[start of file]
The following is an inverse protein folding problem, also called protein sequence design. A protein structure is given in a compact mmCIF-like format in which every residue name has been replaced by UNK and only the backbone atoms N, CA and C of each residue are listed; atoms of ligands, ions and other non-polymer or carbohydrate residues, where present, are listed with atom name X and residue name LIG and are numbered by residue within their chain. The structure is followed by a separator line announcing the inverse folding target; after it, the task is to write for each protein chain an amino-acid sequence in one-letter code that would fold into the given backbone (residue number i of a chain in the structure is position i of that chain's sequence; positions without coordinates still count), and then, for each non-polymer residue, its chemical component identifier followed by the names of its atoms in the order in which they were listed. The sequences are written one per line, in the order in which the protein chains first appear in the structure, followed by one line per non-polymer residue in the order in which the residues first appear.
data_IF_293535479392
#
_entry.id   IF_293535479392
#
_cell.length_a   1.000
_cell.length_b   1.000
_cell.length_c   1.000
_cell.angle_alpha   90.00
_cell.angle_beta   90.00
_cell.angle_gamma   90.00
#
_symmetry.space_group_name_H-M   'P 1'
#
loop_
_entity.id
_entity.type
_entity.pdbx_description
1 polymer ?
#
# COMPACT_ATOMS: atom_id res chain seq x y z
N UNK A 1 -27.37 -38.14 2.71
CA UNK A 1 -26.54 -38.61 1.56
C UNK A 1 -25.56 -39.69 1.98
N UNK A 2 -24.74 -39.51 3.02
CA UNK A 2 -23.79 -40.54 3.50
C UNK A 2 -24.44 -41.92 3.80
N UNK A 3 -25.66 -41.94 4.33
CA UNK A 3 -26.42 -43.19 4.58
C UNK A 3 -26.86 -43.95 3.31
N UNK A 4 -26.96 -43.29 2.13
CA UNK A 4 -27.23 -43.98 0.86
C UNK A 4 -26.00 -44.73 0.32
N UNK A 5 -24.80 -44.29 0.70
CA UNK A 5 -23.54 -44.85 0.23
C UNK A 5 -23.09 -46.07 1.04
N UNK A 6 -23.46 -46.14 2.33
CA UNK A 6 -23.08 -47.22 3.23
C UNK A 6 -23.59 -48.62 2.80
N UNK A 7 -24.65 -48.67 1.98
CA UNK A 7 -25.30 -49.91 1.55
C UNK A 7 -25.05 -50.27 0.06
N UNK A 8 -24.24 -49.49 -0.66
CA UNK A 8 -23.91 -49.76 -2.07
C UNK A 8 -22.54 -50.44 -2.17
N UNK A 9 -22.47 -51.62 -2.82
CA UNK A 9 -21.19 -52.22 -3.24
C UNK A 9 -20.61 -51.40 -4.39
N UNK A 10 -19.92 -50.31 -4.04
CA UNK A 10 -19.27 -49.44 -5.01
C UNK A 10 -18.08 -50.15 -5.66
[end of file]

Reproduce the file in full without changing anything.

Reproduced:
The following is an inverse protein folding problem, also called protein sequence design. A protein structure is given in a compact mmCIF-like format in which every residue name has been replaced by UNK and only the backbone atoms N, CA and C of each residue are listed; atoms of ligands, ions and other non-polymer or carbohydrate residues, where present, are listed with atom name X and residue name LIG and are numbered by residue within their chain. The structure is followed by a separator line announcing the inverse folding target; after it, the task is to write for each protein chain an amino-acid sequence in one-letter code that would fold into the given backbone (residue number i of a chain in the structure is position i of that chain's sequence; positions without coordinates still count), and then, for each non-polymer residue, its chemical component identifier followed by the names of its atoms in the order in which they were listed. The sequences are written one per line, in the order in which the protein chains first appear in the structure, followed by one line per non-polymer residue in the order in which the residues first appear.
data_IF_293535479392
#
_entry.id   IF_293535479392
#
_cell.length_a   1.000
_cell.length_b   1.000
_cell.length_c   1.000
_cell.angle_alpha   90.00
_cell.angle_beta   90.00
_cell.angle_gamma   90.00
#
_symmetry.space_group_name_H-M   'P 1'
#
loop_
_entity.id
_entity.type
_entity.pdbx_description
1 polymer ?
#
# COMPACT_ATOMS: atom_id res chain seq x y z
N UNK A 1 -27.37 -38.14 2.71
CA UNK A 1 -26.54 -38.61 1.56
C UNK A 1 -25.56 -39.69 1.98
N UNK A 2 -24.74 -39.51 3.02
CA UNK A 2 -23.79 -40.54 3.50
C UNK A 2 -24.44 -41.92 3.80
N UNK A 3 -25.66 -41.94 4.33
CA UNK A 3 -26.42 -43.19 4.58
C UNK A 3 -26.86 -43.95 3.31
N UNK A 4 -26.96 -43.29 2.13
CA UNK A 4 -27.23 -43.98 0.86
C UNK A 4 -26.00 -44.73 0.32
N UNK A 5 -24.80 -44.29 0.70
CA UNK A 5 -23.54 -44.85 0.23
C UNK A 5 -23.09 -46.07 1.04
N UNK A 6 -23.46 -46.14 2.33
CA UNK A 6 -23.08 -47.22 3.23
C UNK A 6 -23.59 -48.62 2.80
N UNK A 7 -24.65 -48.67 1.98
CA UNK A 7 -25.30 -49.91 1.55
C UNK A 7 -25.05 -50.27 0.06
N UNK A 8 -24.24 -49.49 -0.66
CA UNK A 8 -23.91 -49.76 -2.07
C UNK A 8 -22.54 -50.44 -2.17
N UNK A 9 -22.47 -51.62 -2.82
CA UNK A 9 -21.19 -52.22 -3.24
C UNK A 9 -20.61 -51.40 -4.39
N UNK A 10 -19.92 -50.31 -4.04
CA UNK A 10 -19.27 -49.44 -5.01
C UNK A 10 -18.08 -50.15 -5.66